Wednesday, January 03, 2007


Congress Member to be Sworn in on Jefferson's Koran

The lunar right wing loves to bleat that the founders of this country were devout conservative Christians. I’ve spent a lot of time looking through the writings of Jefferson, Madison, and Adams, among others, and all I can see is that they maintained a rather staid politeness toward churches and churchgoers. They were not overly religious men—spirirtual, perhaps, but not religious. Yet the right wing cycles through their fantasy at least once a year—sort of like their attempts to force a Biblical historical view on everyone. No matter how much evidence you shovel up in front of them, they continue their harangues.

It’s like listening to Maoists.

One of the latest outbreaks of this virus has come from Virginia Senator Virgil Goode. He has been utterly outraged that a newly elected member of Congress said he would take his oath on a copy of the Koran.

It really doesn’t make any difference, Mr Goode. Your intolerance is certainly not sanctioned by the New Testament—on which your hand rested when you were sworn in. Or, say, Rick Santorum. What did Joe Lieberman put his hand on? Did Ben Nighthorse Campbell hold a plains Indian pipe when he took his oath? Does it matter? Of course not.

So the in-coming Keith Ellison chose a copy of the Koran. And the copy he chose once belonged to Thomas Jefferson, who apparently richly annotated it, indicating he had read it. Perhaps Mr Goode could do the same.

But It's Thomas Jefferson's Koran!
By Amy Argetsinger and Roxanne Roberts
Wednesday, January 3, 2007; C03

Rep.-elect Keith Ellison, the first Muslim elected to Congress, found himself under attack last month when he announced he'd take his oath of office on the Koran -- especially from Virginia Rep. Virgil Goode, who called it a threat to American values.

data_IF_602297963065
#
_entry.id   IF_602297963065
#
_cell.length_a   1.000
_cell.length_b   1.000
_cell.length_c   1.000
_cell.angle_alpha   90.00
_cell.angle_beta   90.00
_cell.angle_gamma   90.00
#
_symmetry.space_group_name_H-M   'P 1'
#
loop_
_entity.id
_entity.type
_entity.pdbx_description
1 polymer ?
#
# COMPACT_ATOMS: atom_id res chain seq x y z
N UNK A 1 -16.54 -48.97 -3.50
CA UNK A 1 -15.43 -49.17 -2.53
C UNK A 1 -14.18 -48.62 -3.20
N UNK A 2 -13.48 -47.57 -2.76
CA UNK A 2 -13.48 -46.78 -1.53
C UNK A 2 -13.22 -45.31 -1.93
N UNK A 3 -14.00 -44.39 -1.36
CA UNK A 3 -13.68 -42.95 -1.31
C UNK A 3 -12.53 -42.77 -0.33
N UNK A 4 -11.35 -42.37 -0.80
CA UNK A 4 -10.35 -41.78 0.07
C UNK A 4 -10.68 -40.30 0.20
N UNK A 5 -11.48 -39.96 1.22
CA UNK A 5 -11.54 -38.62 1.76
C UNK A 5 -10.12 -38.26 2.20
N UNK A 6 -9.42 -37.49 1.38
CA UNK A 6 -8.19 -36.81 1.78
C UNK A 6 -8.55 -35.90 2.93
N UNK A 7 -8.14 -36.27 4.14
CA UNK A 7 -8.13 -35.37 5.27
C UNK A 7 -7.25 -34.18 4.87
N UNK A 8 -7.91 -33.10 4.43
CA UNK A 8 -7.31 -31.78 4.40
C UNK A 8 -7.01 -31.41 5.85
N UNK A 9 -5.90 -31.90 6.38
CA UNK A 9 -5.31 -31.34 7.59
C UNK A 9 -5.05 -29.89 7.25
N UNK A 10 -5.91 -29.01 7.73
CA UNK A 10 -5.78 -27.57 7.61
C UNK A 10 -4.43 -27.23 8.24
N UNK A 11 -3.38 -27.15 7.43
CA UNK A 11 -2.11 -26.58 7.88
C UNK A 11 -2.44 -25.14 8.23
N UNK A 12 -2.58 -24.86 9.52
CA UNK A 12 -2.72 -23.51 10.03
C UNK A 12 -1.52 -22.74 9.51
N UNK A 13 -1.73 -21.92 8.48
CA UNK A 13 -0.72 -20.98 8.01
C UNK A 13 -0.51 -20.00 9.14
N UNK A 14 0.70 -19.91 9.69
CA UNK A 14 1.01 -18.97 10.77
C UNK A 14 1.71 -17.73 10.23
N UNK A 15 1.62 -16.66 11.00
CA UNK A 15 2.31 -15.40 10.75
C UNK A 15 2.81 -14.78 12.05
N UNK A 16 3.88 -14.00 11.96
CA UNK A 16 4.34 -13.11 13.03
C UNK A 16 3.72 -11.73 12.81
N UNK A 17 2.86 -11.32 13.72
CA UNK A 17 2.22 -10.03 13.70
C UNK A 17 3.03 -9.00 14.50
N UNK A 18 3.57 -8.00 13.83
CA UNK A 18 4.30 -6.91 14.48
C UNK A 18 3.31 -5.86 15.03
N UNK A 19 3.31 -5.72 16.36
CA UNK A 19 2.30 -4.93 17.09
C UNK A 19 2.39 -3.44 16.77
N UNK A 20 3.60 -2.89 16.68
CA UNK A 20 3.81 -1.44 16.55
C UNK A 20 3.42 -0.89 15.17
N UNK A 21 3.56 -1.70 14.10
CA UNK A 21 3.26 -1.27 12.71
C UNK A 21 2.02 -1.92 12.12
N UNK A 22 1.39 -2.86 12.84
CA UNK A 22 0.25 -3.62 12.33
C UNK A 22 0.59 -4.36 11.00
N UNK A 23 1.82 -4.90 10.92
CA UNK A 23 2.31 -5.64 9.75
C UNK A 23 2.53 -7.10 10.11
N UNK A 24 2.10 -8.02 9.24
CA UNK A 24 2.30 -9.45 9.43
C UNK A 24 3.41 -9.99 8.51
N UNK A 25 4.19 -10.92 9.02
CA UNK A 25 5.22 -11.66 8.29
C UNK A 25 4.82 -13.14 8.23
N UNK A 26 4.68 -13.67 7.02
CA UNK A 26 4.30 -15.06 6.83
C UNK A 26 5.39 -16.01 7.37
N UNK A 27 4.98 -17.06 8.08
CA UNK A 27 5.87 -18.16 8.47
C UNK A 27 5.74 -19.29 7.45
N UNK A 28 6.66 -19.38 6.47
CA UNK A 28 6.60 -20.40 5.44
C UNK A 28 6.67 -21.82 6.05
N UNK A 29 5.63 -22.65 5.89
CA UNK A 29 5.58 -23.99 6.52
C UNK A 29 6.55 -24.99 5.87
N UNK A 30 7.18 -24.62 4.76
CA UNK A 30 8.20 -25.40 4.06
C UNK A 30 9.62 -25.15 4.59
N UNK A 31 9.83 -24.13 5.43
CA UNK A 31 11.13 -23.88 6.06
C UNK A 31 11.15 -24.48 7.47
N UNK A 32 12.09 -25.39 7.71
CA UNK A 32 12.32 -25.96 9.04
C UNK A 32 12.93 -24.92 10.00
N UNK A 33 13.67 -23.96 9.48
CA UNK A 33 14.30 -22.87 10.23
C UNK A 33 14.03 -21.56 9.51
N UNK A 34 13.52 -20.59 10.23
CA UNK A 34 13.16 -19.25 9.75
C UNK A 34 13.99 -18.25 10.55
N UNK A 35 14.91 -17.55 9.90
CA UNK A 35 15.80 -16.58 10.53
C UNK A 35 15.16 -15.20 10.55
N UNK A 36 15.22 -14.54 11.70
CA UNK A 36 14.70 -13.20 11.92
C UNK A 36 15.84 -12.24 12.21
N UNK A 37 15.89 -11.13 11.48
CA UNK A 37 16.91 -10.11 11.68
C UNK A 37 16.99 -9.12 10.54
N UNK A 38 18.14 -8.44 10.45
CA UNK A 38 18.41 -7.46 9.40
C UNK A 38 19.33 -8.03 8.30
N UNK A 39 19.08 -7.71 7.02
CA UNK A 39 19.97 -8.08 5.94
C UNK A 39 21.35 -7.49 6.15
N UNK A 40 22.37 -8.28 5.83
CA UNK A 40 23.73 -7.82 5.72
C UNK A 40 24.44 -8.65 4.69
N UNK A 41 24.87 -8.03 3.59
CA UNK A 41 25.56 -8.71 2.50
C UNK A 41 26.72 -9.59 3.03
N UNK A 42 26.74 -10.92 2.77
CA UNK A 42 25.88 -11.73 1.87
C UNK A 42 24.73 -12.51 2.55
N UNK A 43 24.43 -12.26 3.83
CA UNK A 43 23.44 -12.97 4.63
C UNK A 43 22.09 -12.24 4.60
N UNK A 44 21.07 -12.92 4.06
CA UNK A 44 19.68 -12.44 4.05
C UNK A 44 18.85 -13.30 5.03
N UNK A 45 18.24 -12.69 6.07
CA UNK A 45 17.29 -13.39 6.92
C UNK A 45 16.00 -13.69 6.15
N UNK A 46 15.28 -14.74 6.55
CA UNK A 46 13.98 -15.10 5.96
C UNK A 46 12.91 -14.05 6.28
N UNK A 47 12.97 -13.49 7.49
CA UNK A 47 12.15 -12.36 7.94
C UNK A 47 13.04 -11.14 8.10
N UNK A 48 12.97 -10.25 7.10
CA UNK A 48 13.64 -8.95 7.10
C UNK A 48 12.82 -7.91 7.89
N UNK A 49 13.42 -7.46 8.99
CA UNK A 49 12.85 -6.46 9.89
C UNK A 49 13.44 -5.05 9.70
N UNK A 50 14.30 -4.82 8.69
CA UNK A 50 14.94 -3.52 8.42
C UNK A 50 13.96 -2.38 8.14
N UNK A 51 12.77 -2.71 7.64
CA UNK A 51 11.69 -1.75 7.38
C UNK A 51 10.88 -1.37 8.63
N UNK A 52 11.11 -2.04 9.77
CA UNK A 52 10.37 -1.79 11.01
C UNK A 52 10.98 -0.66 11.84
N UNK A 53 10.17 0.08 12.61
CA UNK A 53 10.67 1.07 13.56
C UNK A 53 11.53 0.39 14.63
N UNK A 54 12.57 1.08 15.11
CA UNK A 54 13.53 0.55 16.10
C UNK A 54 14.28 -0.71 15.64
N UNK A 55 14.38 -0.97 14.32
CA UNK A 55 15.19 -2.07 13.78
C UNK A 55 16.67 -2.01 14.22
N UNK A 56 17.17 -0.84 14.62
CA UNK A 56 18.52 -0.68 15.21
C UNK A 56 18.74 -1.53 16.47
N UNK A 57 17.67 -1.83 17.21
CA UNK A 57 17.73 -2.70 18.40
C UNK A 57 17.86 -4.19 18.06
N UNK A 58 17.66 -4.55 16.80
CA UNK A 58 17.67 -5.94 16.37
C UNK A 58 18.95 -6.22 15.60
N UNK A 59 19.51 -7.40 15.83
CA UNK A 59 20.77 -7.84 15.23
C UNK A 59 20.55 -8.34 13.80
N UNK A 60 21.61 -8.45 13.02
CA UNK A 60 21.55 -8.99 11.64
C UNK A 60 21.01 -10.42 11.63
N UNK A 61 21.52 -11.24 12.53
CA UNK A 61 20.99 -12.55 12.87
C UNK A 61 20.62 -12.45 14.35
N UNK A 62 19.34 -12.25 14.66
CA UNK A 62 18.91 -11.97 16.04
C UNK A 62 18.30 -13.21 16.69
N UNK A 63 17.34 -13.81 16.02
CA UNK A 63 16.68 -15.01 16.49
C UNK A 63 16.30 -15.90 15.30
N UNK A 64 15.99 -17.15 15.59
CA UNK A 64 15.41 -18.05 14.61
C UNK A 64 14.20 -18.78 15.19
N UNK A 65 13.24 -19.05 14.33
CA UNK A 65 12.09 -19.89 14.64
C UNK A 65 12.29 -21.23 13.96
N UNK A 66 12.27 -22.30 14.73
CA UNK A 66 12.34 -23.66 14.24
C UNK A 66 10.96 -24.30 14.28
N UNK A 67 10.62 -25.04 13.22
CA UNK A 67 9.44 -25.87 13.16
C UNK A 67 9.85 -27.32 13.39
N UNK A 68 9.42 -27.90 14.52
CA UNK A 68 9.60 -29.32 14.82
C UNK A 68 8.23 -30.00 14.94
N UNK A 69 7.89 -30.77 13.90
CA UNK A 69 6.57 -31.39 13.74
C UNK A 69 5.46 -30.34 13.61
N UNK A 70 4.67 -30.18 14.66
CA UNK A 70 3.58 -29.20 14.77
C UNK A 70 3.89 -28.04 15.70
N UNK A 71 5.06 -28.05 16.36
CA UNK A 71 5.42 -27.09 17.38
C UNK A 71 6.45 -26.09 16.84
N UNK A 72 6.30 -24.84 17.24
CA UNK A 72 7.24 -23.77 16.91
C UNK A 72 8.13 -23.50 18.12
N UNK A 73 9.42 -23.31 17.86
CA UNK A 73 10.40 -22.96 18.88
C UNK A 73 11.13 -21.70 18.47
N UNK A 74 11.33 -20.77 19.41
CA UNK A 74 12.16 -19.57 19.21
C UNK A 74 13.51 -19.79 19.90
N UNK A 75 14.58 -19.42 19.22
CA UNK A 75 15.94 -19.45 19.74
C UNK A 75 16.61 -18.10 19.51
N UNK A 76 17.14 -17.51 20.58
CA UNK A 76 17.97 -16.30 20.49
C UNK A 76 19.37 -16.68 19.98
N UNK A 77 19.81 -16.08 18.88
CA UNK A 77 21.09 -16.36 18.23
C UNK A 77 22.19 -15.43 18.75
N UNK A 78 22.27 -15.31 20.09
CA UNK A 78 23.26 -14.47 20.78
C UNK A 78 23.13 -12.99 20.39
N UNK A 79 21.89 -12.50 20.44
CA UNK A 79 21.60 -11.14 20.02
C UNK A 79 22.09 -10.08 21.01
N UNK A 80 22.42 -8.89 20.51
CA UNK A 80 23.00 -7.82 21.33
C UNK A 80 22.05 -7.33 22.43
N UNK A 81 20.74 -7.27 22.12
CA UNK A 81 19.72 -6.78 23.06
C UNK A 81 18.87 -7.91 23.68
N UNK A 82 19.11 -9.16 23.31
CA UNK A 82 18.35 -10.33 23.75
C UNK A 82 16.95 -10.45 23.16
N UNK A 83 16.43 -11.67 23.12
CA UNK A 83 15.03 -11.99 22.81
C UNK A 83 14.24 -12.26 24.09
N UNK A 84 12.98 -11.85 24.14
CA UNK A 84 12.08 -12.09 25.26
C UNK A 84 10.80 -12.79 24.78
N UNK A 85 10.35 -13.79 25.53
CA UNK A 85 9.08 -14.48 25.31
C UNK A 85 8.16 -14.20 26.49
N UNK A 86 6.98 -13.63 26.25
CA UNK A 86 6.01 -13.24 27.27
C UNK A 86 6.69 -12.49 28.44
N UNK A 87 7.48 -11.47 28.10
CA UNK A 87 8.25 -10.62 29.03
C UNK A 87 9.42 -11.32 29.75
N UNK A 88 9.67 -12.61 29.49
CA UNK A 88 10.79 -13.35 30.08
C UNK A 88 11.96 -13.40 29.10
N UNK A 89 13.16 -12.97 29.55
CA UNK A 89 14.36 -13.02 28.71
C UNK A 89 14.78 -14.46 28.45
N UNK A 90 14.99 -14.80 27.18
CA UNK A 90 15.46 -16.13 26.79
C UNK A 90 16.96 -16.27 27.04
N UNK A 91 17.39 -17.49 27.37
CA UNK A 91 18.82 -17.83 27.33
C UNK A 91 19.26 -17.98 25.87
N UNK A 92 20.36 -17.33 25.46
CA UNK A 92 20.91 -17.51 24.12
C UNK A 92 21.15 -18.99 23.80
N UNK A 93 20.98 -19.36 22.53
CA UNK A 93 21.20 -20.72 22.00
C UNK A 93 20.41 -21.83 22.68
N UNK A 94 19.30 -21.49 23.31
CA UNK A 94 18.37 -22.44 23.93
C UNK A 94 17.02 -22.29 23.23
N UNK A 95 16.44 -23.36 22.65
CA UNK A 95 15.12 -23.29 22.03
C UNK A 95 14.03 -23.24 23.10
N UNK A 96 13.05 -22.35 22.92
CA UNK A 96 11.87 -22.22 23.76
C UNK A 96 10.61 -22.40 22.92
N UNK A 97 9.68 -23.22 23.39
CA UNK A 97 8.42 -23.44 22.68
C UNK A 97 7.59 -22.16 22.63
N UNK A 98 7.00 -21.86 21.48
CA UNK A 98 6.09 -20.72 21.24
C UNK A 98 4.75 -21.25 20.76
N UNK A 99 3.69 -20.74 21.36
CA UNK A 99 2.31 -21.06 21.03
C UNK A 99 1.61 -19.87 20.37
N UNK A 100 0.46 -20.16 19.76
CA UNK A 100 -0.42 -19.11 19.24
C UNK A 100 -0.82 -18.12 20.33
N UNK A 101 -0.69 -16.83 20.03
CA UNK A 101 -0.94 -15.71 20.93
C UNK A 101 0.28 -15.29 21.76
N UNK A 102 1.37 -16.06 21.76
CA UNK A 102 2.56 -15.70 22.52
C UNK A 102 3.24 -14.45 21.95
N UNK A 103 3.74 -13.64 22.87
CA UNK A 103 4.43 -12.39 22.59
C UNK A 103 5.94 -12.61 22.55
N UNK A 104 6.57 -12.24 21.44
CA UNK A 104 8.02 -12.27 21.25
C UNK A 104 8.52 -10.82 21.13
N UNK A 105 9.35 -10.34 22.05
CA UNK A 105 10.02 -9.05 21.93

Yet the holy book at tomorrow's ceremony has an unassailably all-American provenance. We've learned that the new congressman -- in a savvy bit of political symbolism -- will hold the personal copy once owned by Thomas Jefferson.

"He wanted to use a Koran that was special," said Mark Dimunation, chief of the rare book and special collections division at the Library of Congress, who was contacted by the Minnesota Dem early in December. Dimunation, who grew up in Ellison's 5th District, was happy to help.

Jefferson's copy is an English translation by George Sale published in the 1750s; it survived the 1851 fire that destroyed most of Jefferson's collection and has his customary initialing on the pages. This isn't the first historic book used for swearing-in ceremonies -- the Library has allowed VIPs to use rare Bibles for inaugurations and other special occasions.

Ellison will take the official oath of office along with the other incoming members in the House chamber, then use the Koran in his individual, ceremonial oath with new Speaker Nancy Pelosi. "Keith is paying respect not only to the founding fathers' belief in religious freedom but the Constitution itself," said Ellison spokesman Rick Jauert.

One person unlikely to be swayed by the book's illustrious history is Goode, who released a letter two weeks ago objecting to Ellison's use of the Koran. "I believe that the overwhelming majority of voters in my district would prefer the use of the Bible," the Virginia Republican told Fox News, and then went on to warn about what he regards as the dangers of Muslims immigrating to the United States and Muslims gaining elective office.

Yeah, but what about a Koran that belonged to one of the greatest Virginians in history? Goode, who represents Jefferson's birthplace of Albemarle County, had no comment yesterday.

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